New York in the 2000s: Beyond the 1974 Ban
In 2000 and 2002, New York’s Attorney General Eliot Spitzer settled civil cases he had brought against two out-of-state suppliers of nunchaku. In his 2002 press release, he stated: “Weapons like these ... have no place on our streets or in our homes.”
One of the conditions of settlement was that the companies had to provide the Attorney General with a list of the names and addresses of all NY customers who had received any of the companies’ “prohibited items” (which included “blackjacks, chuka sticks, slingshots and Kung Fu throwing stars”). The companies then had to mail all those customers notices advising them to turn the “prohibited items” over to the police. These notices further advised the addressees that “law enforcement officials have been provided with a list of consumers who received prohibited items.” Click here to view the form of the “IMPORTANT CONSUMER NOTICE” that the companies were forced to send to all NY purchasers in order to settle the Attorney General’s civil suits.
From 2003 to 2006, another Long Island man was prosecuted for having been in possession of nunchaku in his home. Aramis Sostre lived in a private home in Brentwood, NY, with his wife and children. His wife ran a home-based Avon business; customers frequently visited the house. After observing this activity, police obtained the testimony of a “confidential informant” regarding an alleged drug purchase there, conducted further investigation, and obtained a warrant to search the Sostre home, which they executed by surprise. The January 2003 “raid” by numerous police officers was, according to the federal civil complaint, supplemented by drug-sniffing dogs, but no drugs or drug paraphernalia were ever found. Instead, police discovered a pair of forbidden “chuka sticks” in Mr. Sostre’s closet, and he was charged with misdemeanor possession. It was the only criminal charge lodged against Mr. Sostre, but remained pending for more than three years before its disposition in March 2006 as an ACD (adjournment in contemplation of dismissal).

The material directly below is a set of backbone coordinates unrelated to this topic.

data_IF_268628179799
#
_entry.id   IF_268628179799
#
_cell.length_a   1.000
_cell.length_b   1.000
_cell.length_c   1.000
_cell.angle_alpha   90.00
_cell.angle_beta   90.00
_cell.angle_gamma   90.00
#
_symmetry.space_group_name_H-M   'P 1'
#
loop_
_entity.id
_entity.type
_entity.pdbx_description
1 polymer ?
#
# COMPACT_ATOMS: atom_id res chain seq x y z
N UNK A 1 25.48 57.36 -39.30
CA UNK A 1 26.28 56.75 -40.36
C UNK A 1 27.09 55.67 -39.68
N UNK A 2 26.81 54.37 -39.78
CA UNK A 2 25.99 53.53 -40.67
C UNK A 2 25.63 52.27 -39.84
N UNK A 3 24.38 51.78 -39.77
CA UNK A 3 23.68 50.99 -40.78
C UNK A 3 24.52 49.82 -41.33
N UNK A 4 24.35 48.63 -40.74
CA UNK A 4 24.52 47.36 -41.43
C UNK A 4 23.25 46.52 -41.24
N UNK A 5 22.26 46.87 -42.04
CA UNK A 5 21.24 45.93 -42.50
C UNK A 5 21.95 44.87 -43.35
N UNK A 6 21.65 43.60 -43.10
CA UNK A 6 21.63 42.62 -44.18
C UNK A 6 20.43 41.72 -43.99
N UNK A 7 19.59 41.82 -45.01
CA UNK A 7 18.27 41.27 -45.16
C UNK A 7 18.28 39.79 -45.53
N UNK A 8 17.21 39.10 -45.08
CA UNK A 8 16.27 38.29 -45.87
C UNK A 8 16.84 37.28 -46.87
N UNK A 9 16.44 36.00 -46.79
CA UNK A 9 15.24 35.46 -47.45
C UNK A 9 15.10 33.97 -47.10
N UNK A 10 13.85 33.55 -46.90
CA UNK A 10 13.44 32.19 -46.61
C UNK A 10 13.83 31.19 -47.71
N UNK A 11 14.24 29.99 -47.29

Already this year (2009), at least one more New Yorker, John Vecchiarello, was prosecuted for having been in possession of nunchaku in his home when police this May found a new pair that he had bought (still wrapped in plastic packaging) sitting atop his safe. As with Mr. Sostre, misdemeanor possession of “chuka sticks” was the only criminal charge lodged against Mr. Vecchiarello. [UPDATE: Another prosecution for simple in-home possession resulted in a conviction in 2013, and has given rise to another federal civil case, Nuccio v. Duve, in which I am counsel for the plaintiff, and which has been stayed pending the final outcome of Maloney v. Singas. Opinion here.]